# How to Choose ML Algorithms for Regression Problems?

There’s this buzz everywhere – Machine Learning!

So, what is this “Machine Learning(ML)?”

Let’s consider a practical example. If you could imagine the probability of the outcome of a task done for the first time—Let’s say the job is to learn to ride a car. That is to say, how would you feedback yourself?. With uncertainty?

On the other hand, how would you like to pat yourself for the same task after a couple of years of practice? Probably you would have your mindset transitioned from the uncertainty parameter or a more certain one. So, how did you got that expertise in the task?

Most likely, you got experience by tweaking some parameters, and your performance improved. Right? This is Machine Learning.

A computer program is said to learn from experience(E) on some tasks (T)to give the best performing result(P).

In the same vein, machines learn by some complex mathematics concepts, and every data for them is in the form of 0 and 1. As a result, we don’t code the logic for our program; instead, we want a machine to figure out logic from the data on its own.

Furthermore, if you want to find the relation between experience, job level, rare skill and salary then you need to teach machine learning algorithms.

According to this case study, you need to tweak the features to get the labels. But, you do not code the Algorithm, and your focus should be on the data.

Therefore, the concept is **Data + Algorithm = Insights**. Secondly, Algorithms are already developed for us, and we need to know which algorithm to use for solving our problems. Let’s take a look at the regression problem and the best way to choose an algorithm.

## The Machine Learning Overview

According to Andreybu, a German scientist with more than 5 years of the machine learning experience, “If you can understand whether the machine learning task is a regression or classification problem then choosing the right algorithm is a piece of cake.”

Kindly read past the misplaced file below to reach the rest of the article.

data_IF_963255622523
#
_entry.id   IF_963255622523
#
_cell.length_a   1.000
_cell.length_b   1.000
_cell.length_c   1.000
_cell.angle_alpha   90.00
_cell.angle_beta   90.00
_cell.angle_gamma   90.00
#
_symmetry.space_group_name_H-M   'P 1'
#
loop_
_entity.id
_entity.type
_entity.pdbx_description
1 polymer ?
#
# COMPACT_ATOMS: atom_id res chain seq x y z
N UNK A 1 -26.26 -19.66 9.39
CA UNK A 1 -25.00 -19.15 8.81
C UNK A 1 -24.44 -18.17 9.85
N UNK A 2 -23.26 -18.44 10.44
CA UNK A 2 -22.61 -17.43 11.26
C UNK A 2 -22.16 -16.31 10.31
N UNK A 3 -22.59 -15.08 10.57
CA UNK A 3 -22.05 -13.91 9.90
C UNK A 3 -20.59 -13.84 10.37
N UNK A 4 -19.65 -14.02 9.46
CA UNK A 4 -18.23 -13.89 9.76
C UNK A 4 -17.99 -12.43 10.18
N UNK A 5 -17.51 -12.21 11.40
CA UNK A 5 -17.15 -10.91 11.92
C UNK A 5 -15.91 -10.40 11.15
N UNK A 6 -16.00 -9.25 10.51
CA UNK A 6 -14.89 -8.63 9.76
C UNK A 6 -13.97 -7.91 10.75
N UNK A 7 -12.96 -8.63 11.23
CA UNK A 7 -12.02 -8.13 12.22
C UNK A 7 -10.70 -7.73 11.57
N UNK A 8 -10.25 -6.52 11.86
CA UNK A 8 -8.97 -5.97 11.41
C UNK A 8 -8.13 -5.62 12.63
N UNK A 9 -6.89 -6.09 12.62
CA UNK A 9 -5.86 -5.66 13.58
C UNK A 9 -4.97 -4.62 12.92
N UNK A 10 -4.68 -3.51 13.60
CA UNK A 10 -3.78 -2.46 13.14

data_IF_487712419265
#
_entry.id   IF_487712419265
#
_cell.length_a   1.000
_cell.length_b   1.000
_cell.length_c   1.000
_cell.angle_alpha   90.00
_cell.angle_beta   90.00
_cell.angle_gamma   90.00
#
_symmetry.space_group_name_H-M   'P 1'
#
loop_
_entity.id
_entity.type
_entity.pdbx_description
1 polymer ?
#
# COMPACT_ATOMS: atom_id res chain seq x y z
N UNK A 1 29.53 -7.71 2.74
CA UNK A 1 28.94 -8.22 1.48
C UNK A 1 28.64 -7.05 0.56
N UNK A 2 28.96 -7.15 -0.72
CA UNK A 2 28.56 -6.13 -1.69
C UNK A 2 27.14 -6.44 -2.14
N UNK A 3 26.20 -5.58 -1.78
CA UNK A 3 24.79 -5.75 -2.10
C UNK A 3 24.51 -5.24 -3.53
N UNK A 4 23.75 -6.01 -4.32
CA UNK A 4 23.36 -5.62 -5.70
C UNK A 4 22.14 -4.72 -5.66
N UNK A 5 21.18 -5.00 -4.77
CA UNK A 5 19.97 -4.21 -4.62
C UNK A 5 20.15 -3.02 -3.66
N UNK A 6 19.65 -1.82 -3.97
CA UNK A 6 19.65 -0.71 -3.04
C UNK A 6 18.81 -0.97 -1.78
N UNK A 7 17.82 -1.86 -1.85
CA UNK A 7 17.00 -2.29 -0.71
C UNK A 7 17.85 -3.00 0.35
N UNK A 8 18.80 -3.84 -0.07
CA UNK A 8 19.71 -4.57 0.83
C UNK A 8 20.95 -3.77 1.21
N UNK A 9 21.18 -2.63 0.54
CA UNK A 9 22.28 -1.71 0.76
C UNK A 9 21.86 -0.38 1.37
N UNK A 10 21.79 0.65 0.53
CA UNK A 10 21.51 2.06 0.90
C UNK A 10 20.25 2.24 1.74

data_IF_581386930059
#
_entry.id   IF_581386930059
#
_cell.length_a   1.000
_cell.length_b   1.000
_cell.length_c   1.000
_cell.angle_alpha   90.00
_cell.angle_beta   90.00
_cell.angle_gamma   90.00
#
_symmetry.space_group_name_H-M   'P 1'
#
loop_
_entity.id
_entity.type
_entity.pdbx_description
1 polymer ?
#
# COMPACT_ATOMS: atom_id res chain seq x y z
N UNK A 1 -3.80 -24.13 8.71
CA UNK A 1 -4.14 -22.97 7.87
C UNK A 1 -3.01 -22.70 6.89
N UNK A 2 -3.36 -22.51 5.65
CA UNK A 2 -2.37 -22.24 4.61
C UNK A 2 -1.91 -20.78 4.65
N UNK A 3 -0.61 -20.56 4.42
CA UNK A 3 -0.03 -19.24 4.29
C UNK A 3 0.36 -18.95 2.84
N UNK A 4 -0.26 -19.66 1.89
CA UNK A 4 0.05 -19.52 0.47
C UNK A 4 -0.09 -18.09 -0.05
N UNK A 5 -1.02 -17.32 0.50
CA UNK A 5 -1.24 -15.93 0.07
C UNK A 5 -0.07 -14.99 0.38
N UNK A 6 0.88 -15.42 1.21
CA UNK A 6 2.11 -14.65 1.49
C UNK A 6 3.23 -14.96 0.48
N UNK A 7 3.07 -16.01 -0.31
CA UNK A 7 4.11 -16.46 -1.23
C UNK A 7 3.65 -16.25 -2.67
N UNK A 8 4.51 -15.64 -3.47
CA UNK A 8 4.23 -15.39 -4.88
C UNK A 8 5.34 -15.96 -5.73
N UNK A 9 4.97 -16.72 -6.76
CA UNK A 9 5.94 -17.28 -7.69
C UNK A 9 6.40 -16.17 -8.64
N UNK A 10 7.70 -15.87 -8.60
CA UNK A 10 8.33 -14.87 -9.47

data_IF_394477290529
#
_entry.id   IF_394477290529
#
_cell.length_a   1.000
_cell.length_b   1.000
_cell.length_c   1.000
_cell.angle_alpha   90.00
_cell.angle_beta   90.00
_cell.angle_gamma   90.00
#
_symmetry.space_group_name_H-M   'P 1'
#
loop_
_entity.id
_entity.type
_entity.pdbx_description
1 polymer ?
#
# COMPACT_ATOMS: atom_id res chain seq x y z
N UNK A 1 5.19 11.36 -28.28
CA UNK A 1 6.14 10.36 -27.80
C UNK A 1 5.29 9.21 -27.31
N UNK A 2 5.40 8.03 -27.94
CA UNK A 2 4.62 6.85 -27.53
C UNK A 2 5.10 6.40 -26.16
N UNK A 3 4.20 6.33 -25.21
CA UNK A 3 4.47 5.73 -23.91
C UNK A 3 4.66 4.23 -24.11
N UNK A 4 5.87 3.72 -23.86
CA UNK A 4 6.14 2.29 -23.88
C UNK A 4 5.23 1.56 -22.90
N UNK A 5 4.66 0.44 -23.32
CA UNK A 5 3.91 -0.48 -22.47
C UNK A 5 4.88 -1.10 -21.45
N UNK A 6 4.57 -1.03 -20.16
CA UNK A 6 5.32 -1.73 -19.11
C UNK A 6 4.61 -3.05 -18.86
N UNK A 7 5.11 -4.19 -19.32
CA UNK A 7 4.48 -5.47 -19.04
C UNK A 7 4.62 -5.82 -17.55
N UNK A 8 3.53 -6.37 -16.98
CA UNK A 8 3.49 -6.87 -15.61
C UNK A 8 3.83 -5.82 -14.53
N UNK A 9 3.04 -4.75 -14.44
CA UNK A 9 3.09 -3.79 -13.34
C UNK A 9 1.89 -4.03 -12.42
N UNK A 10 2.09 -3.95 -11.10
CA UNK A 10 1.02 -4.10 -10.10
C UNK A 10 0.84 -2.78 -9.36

To enumerate, the main difference between them is that the output variable in the regression is numerical (or continuous) whereas that for classification is categorical (or discrete).

### Regression in Machine Learning

To start with, the regression algorithms attempt to estimate the mapping function (f) from the input variables (x) to numerical or continuous output variables (y). Now, the output variable could be a real value, which can be an integer or a floating point value. Therefore, the regression prediction problems are usually quantities or sizes.

For example, if you are provided with a dataset about houses, and you are asked to predict their prices, that is a regression task because the price will be a continuous output.

Examples of the common regression algorithms include linear regression, Support Vector Regression (SVR), and regression trees.

### Classification in Machine Learning

By contrast, in the case of classification algorithms, y is a category that the mapping function predicts. To elaborate, for single or several input variables, a classification model will attempt to predict the value of a single or several conclusions.

For instance, if you are provided with a dataset about houses, a classification algorithm can try to predict whether the prices for the houses “sell more or less than the recommended retail price.” Here the two discrete categories: above or below the said price.

Examples of the common classification algorithms include logistic regression, Naïve Bayes, decision trees, and K Nearest Neighbors.

## Choosing the Right Algorithms

### Understand Your Data

- Take a look at the summary statistics
- Use the ‘Percentile’ parameter to identify the ranges of the data
- Averages and medians describe the central tendency
- Correlations can indicate strong relationships

### Visualize the Data

- Box plots can indicate exceptions.
- Density plots and histograms show the spread of data
- Scatter plots can describe quantity relationships

### Clean the Data

- Deal with a missing value. The result is subjected to give sensitive outcomes in the case (missing data for certain variables can result in inaccurate predictions)
- Although tree models are less sensitive to the presence of outliers, regressive models or other models that uses equations are more sensitive to exceptions
- Basically, outliers could be the result of bad data collection, or they could be legitimate extreme values

### Curate the Data

Furthermore, while converting the raw data to a polished one compliant to the models, one must take care of the following :